13 thoughts on “Jesus ‘n’ Mo ‘n’ Uncle Karl

    1. I don’t think so. Don’t take the analogy too far. I think it’s trying to express how moderation is not always the best position.

        1. I took it to mean that moderates aren’t actually as moderate as they say they are–in the same way it’s hard for someone who’s been at the Kool-aid all evening to know just where on the scale of drunkenness he falls. A person who’s completely sloshed will often insist he can still drive just fine (implying he’s not a threat to anybody, when he really is). I think Author is implying that a moderately “drunk”(religious) person is as dangerous, in some ways maybe more so, than someone who is falling-down drunk (religious). A moderately drunk person is actually more likely to get in a car and drive and hurt someone than a falling-down drunk who can’t find his car, let alone his keys. Author is just using the analogy of drunkenness to throw into sharp relief the point that the moderate position is equally dangerous–a point Sam Harris also makes in Letter To A Christian Nation.

  1. I’m quite willing to take the analogy and run with it.

    Perhaps the author implies that religious belief is as morally reprehensible as driving a vehicle while fundamentally shit faced.

  2. Jesus ‘n’ Mo are drinking to celebrate today’s Eid al-Adha, the Muslim “festival of sacrifice” to celebrate Abraham’s obedience to Allah to sacrifice Abraham’s son Ishmael (by Hagar, not Isaac by Sarah) like an animal.

    Accommodationists can no doubt find the middle ground between the apparent contradiction of Abraham puting Ishmael or Isaac to the knife.

  3. Seems to me moderately sozzled is akin to “moderately pregnant” in some respects. At least both can make you sick.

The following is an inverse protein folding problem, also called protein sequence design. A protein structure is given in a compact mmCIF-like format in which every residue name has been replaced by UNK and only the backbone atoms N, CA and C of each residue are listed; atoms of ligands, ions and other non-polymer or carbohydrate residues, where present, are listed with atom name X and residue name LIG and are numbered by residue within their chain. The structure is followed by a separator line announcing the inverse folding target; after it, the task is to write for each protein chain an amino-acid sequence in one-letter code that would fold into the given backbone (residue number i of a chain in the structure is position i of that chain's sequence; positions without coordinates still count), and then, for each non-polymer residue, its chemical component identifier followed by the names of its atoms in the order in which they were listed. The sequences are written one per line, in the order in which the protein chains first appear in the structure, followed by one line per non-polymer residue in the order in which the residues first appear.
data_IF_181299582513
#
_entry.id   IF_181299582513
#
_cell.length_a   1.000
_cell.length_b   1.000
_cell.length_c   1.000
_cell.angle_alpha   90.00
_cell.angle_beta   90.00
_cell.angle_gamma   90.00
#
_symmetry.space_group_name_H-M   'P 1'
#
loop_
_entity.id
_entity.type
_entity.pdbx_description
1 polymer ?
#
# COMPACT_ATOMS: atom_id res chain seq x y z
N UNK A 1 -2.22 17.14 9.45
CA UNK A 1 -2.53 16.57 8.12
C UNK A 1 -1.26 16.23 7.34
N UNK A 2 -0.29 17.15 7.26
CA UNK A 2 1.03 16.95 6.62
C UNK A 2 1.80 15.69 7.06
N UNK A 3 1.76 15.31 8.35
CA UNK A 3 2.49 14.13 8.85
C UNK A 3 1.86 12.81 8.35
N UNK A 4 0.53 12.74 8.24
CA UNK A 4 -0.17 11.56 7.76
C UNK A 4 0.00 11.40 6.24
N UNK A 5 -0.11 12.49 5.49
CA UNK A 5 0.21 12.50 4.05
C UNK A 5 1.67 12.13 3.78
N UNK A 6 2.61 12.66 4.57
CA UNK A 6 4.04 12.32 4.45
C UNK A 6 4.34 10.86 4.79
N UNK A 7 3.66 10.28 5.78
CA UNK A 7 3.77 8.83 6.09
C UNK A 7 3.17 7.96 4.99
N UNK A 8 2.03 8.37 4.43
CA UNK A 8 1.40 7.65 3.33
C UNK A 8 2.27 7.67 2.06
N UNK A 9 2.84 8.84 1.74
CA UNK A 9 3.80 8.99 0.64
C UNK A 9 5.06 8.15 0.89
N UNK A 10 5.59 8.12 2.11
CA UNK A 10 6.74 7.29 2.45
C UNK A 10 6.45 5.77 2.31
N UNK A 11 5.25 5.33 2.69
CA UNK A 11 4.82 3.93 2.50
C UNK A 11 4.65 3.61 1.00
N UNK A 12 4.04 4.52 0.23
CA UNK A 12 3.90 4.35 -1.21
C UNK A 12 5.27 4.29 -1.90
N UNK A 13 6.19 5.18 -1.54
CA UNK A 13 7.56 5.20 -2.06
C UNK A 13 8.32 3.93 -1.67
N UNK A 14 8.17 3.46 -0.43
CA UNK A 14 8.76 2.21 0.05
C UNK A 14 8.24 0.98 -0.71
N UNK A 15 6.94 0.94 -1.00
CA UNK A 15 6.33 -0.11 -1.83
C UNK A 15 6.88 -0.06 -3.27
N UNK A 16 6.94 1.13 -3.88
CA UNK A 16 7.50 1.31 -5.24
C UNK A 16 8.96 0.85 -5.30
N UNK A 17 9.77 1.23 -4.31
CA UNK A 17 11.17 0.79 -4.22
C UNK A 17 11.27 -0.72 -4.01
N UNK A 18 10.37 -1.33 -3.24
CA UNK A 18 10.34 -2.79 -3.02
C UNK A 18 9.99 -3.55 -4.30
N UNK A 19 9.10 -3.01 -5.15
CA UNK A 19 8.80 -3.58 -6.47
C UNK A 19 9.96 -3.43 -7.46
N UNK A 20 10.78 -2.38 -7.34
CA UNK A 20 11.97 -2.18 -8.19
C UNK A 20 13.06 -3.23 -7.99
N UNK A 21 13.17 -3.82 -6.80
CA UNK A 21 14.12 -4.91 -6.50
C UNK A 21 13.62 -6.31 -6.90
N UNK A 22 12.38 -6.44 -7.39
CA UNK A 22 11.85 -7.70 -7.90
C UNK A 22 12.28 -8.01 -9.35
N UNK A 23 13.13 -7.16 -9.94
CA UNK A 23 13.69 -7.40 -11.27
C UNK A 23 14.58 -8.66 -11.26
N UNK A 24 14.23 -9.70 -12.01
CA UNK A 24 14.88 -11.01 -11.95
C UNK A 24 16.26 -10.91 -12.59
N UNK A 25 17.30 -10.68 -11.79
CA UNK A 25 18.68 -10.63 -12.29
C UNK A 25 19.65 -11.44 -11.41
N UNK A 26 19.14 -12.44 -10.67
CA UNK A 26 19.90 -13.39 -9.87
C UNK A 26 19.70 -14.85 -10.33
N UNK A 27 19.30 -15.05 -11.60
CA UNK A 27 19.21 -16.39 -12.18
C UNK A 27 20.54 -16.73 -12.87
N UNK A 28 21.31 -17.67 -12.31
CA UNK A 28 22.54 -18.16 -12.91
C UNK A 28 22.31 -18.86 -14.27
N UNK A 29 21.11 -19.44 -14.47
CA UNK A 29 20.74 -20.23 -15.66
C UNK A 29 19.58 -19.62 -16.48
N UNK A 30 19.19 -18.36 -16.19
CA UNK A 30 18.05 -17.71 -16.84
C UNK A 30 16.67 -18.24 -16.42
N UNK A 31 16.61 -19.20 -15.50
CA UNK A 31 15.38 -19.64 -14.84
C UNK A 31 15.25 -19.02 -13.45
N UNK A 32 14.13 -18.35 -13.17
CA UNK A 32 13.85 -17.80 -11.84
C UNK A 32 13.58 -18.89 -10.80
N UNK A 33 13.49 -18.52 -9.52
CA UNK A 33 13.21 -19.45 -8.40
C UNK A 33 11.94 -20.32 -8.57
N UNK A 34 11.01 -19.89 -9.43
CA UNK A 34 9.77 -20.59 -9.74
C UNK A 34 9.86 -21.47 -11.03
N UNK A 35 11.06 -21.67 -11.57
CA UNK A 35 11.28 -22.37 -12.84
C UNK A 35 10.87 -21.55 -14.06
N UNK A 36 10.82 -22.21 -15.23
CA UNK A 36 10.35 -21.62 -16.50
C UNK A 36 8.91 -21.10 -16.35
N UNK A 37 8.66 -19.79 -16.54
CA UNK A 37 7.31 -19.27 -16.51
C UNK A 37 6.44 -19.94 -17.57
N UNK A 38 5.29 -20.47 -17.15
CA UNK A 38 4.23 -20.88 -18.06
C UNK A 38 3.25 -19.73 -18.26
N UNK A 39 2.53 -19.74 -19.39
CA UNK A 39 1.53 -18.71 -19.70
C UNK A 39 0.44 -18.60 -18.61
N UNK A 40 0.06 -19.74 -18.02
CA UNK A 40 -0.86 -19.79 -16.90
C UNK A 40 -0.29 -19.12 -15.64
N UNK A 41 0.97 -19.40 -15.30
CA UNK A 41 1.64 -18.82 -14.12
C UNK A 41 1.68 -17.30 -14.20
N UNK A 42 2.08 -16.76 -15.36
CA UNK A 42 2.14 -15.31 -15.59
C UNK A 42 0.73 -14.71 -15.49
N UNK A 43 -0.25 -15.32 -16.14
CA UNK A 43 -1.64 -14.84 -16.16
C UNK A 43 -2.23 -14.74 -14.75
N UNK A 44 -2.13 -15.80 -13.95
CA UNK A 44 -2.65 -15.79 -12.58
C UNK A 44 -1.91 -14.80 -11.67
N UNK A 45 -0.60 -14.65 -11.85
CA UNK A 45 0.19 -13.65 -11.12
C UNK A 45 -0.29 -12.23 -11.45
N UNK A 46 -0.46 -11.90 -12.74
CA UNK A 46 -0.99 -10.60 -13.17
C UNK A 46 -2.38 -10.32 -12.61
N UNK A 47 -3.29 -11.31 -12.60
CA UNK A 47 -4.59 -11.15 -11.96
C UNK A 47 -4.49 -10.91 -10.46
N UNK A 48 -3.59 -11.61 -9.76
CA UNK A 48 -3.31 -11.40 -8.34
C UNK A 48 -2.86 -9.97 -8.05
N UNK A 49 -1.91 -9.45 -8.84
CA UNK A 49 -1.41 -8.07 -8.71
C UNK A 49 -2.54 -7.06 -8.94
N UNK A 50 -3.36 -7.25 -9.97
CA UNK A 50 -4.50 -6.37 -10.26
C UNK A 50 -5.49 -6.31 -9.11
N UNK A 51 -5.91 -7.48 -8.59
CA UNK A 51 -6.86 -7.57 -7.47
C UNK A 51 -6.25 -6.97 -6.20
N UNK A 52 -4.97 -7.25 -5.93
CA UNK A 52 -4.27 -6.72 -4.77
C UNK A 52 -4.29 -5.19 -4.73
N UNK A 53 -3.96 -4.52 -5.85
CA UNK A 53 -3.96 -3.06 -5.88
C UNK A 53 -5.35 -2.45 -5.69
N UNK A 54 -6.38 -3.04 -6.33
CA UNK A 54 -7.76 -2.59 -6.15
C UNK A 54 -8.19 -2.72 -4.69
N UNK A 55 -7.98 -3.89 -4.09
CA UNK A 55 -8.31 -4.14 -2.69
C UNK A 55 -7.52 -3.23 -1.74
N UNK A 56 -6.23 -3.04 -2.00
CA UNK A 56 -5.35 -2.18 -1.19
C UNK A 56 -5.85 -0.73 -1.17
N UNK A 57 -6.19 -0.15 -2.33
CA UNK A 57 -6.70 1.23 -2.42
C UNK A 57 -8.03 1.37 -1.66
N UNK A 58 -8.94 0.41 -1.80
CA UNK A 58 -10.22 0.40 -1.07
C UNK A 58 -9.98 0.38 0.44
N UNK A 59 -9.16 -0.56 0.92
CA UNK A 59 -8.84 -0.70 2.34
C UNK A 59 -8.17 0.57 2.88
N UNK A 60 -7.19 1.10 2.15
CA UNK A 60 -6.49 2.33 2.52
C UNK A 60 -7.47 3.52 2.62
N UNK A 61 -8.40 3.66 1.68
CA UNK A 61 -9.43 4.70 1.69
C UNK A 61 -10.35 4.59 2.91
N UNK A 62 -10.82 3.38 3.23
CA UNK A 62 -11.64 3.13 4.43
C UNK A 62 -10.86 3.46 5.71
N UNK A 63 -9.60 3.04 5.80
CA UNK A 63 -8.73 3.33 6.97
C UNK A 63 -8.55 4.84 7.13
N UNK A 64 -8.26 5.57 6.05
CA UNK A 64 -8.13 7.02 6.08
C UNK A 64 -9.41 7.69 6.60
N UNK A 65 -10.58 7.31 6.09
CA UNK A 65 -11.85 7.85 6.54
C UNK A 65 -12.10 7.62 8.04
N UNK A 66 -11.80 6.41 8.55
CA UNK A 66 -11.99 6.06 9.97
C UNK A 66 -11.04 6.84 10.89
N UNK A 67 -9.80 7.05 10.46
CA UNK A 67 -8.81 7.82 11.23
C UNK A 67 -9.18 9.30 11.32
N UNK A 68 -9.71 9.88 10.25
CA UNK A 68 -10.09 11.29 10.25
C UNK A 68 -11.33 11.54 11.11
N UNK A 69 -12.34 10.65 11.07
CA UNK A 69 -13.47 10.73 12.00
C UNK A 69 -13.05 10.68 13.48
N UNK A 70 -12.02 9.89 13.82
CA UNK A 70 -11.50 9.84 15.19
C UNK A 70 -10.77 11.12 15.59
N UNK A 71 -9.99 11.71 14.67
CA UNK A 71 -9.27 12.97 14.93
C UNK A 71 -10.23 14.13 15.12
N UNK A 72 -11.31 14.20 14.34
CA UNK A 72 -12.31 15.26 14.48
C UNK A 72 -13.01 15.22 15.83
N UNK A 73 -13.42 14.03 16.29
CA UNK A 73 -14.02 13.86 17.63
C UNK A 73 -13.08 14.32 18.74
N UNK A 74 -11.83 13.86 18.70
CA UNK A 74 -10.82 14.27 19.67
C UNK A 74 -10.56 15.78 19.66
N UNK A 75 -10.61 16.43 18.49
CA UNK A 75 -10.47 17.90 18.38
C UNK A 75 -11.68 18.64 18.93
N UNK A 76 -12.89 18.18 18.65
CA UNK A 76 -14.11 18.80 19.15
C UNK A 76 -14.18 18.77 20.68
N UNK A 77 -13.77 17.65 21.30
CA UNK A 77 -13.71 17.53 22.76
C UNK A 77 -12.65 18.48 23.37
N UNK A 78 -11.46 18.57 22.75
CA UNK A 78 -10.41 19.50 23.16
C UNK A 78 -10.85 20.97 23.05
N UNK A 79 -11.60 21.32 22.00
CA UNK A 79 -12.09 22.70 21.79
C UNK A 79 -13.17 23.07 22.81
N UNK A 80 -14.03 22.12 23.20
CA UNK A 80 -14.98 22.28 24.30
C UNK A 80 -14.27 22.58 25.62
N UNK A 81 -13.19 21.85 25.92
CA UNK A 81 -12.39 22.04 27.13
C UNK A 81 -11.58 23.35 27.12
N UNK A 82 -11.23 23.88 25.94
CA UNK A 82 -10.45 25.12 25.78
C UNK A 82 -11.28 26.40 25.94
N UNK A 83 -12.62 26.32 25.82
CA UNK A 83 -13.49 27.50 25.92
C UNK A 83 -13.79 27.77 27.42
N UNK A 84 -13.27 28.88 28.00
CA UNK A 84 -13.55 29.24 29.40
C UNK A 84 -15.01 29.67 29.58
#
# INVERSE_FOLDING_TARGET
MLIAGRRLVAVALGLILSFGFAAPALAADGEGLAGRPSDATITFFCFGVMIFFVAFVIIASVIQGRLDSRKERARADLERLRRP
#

4. I wonder if the humor in this joke is somewhat regional. In certain parts of the world (such as Sweden) drinking is an accepted part of the culture but never when driving. The limits are extremely strict and it is generally understood that having a couple of drinks makes you an unsafe driver that is a danger to others. In contrast there seems to be a much greater acceptance for drinking and driving in other parts of the world (France, parts of the US etc). In these places being moderately drunk while driving is often not viewed as particularly dangerous – or at least not viewed this way by a huge majority of the population.
    The Jesus and Mo joke was funny to me (the author has a fantastically consistent high level of humor) but I suspect not everyone will get the current joke.
    By the way, I don’t think the author is suggesting that being moderately drunk is as dangerous as being completely drunk, merely that it is dangerous.

    1. To amplify your point: I think the author is saying that just because being moderately drunk is better in some ways than being completely drunk (moderately drunk people tend to be less annoying, less likely to throw up on you, etc.), it doesn’t mean that they get a free pass on everything. If a moderately drunk person announces he’s about to drive home, you don’t shrug and say “hey, at least you’re only moderately drunk.”

      Similarly, while we may appreciate that “moderately religious” people tend to be less annoying and hateful and anti-rationality and just plain bat-guano crazy than “extremely religious” people, it doesn’t mean that we have to shut up when they make anti-rational statements.

      What’s interesting is that many of the accomodationists seem to get this principle when it’s applied to others. They’re often willing to praise Dawkins and Coyne and others for their scientific writing, while criticizing them for their writing on religious topics. Which is as it should be, of course. Yet somehow, even though they have no problem saying things like “Scientist X is great when he’s talking about science, but his thoughts on religion are incoherent nonsense,” they are utterly mystified and indignant that someone would say something like “Scientist Y is great when he’s testifying against creationists, but his thoughts on religion are incoherent nonsense.”

      1. I originally had “Jerry Coyne” and “Ken Miller” as Scientists X and Y in the above comment; I took the names out to make it more generic but in the process utterly obfuscated my point!

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